Forecast for economic growth in Shreveport is bright
And this month, Louisiana becomes the first state to get federal approval of industrial hemp
SHREVEPORT, La. (KSLA) — A new year means new assessments for economic development. And you need look no further than Shreveport-Bossier City as one area where at least some analysts expect 2020 to be one of growth.
Shreveport Economic Development Director Brandon Fail told KSLA News 12 this this week that “the outlook for 2020 is pretty bright in Shreveport.”
The city’s downtown area is just one example of recent success, he noted.
“We’ve seen a lot of small businesses just the past two years spring up. We’ve seen housing starts around downtown; and a lot of those are doing really well. We’re seeing that pick up steam," Fail continued.
"And I’ve seen and met with investors who are interested in downtown buildings, residential conversions.”
Among others who agree that 2020 looks strong for downtown Shreveport is Peter O’Neil, who manages The Missing Link restaurant.
“I think that it’s actually going to drive in more businesses as the success of local businesses, such as ours and others, continue to grow.”
While the forecast looks bright for downtown Shreveport and its economic development, there are other industries that could get a boost as well locally.
For example, Louisiana's second largest industry, agriculture, is seeing farmers struggling.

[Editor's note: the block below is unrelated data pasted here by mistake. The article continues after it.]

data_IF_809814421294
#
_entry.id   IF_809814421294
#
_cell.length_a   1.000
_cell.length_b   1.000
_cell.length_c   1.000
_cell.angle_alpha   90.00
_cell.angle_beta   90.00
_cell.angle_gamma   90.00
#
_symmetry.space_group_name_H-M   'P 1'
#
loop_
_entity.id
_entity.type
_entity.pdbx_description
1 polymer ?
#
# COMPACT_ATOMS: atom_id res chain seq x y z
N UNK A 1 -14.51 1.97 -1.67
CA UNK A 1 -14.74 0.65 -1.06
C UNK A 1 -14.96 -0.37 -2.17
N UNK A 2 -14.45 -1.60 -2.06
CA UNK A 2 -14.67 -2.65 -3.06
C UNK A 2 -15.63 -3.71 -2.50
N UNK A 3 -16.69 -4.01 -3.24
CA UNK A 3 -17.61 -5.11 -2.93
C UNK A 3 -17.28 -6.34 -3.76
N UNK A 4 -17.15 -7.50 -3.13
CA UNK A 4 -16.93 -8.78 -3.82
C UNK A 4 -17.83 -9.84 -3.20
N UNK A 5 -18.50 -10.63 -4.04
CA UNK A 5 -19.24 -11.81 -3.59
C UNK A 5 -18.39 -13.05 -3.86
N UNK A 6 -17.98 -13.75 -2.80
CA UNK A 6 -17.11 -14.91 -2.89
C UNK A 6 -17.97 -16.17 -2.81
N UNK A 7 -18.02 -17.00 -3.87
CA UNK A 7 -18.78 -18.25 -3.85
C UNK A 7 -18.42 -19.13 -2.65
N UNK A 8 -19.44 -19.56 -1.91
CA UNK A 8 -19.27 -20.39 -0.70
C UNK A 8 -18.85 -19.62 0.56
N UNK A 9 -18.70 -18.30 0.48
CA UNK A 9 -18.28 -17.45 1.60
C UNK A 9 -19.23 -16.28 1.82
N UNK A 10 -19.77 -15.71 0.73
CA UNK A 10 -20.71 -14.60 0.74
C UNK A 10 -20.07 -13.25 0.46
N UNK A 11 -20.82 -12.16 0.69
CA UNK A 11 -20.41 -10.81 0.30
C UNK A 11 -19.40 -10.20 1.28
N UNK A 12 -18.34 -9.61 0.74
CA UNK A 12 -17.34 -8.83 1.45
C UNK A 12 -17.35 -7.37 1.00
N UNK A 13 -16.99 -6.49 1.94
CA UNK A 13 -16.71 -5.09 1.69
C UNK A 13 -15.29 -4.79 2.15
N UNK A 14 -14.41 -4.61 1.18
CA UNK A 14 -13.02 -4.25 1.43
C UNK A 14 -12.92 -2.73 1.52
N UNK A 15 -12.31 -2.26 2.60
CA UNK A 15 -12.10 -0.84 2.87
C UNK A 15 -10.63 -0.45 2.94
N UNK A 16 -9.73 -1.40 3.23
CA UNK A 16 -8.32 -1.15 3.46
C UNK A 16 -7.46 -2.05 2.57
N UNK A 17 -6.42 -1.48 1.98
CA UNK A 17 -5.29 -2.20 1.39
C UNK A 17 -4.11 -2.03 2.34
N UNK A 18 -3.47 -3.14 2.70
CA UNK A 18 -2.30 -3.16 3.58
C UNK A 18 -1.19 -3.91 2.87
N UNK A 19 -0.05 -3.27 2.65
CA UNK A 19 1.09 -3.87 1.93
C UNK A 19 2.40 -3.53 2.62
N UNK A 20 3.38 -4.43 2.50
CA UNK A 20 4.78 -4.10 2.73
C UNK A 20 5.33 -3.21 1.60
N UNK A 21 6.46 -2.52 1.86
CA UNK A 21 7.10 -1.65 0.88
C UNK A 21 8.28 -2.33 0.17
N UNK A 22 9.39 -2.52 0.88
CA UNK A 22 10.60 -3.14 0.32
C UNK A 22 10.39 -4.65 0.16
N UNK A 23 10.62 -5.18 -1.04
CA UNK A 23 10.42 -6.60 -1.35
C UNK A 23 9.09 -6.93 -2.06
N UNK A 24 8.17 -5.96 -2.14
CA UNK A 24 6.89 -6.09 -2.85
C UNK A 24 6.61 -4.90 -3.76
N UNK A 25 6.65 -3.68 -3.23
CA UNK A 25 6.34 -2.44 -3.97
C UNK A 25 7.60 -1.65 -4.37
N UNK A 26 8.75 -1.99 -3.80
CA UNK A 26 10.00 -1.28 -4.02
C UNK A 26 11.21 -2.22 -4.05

But now, one word sums up what kind of help they could get: hemp.
Fail explained it's all because this month Louisiana becomes the first to get federal approval of state industrial hemp.
“And industrial hemp is a really attractive opportunity. Among all the things you can grow on land, it tends to produce the most jobs and produce the most and produce the highest value .”
That’s welcome news to Louisiana farmers like Larry Fontenot, who was looking for some crop diversity.
"Adding a cash flow crop or resources that would enhance cash flow and this growing of hemp got us interested."
Improving Shreveport’s fortunes also means facing all those studies that rank Louisiana at or near the bottom for everything from quality of life to health.
Fail told us that one solution is to shift the focus from statewide numbers to local statistics, which often can paint a much different picture of what’s happening in Northwest Louisiana.
“It’s interesting you mention both quality of life and health," he said. "Along both of those dimensions, Shreveport and the Shreveport-Bossier area, in general, actually have very high ratings.”
Economic analysts tell KSLA News 12 that when you also factor in the very affordable housing costs, all the positive factors combined mean Shreveport-Bossier City, for the most part, sells itself.
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